To calculate the position in the next step we need an INSERT to add cells to the current position in LIFE that become alive, and a DELETE to remove cells from the current position in LIFE that die. Kognitio provides MERGE allowing us to do the delete and insert atomically, which is essential because each makes changes that will affect the other. Each time the MERGE is run, LIFE will be updated to the next step. (Alternatives to MERGE would be to add a step number column to LIFE or use an additional working table.)

-- Update LIFE to the next step
-- New MERGE syntax with WHEN MATCHED DELETE
merge into LIFE LIFE
using NEIGHBOUR_COUNT N
on LIFE.X = N.X and LIFE.Y = N.Y
-- Use DELETE to remove cells that die
when matched and N.NEIGHBOURS not in (2, 3) then delete
-- Use INSERT to add cells that become alive
when not matched and N.NEIGHBOURS = 3 then insert values (N.X, N.Y);

Here is the output for the glider for the first few steps. After the fourth step the glider has been replaced by a copy of the original moved one position diagonally.

          Y|CELLS
     <null>|Top left is at (-1, 3)
          3|
          2| **
          1| * *
          0| *
         -1|

          Y|CELLS
     <null>|Top left is at (-2, 3)
          3|
          2|  **
          1| **
          0|   *
         -1|

          Y|CELLS
     <null>|Top left is at (-2, 3)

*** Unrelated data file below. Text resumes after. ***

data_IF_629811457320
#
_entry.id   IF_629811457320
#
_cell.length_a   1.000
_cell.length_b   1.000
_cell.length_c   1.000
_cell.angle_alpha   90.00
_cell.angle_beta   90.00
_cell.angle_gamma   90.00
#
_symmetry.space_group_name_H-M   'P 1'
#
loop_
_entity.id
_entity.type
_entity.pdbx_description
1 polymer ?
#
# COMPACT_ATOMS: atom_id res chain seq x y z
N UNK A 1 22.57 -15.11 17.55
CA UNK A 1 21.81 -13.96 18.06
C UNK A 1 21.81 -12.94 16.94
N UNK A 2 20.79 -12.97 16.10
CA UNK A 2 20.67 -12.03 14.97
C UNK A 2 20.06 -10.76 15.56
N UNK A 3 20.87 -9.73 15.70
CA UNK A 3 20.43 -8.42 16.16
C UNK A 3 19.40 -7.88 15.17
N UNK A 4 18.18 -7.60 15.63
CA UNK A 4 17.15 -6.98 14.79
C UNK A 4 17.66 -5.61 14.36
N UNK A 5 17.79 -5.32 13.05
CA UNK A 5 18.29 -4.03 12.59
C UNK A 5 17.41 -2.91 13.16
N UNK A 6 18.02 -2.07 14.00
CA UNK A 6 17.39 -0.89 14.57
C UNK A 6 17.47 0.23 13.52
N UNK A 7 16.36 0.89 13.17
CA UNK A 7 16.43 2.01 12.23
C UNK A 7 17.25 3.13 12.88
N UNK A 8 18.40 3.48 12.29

3|
          2| ***
          1| *
          0|  *
         -1|

          Y|CELLS
     <null>|Top left is at (-2, 4)
          4|
          3|  *
          2| **
          1| * *
          0|

          Y|CELLS
     <null>|Top left is at (-2, 4)
          4|
          3| **
          2| * *
          1| *
          0|

Finally, the Kognitio extension EXEC can be used to have the database repeat the merge an arbitrary number of times rather than having to repeatedly run it manually.

-- Execute the MERGE four times
exec select
       'merge into LIFE LIFE
        using NEIGHBOUR_COUNT N
        on LIFE.X = N.X and LIFE.Y = N.Y
        when matched and N.NEIGHBOURS not in (2, 3) then delete
        when not matched and N.NEIGHBOURS = 3 then insert values (N.X, N.Y)'
     from values between 1 and 4;

Disk Space Connector

15

Dec
2016
Posted By : Mark Marsh Comments are off
disk space connector
Categories :Blog, Data Science

The Kognitio external table connector scripts are a powerful way of accessing data from a wide variety of sources. Any data that can be presented as a stream of CSV information can be brought into Kognitio in a massively parallel operation and presented as a table. There is no restriction on the programming language – as long as the code can run on Linux, read stdin and write stdout and stderr it can be used. Typically BASH, Python or Perl will be used but for more advanced connectors, we have used Java and C / C++.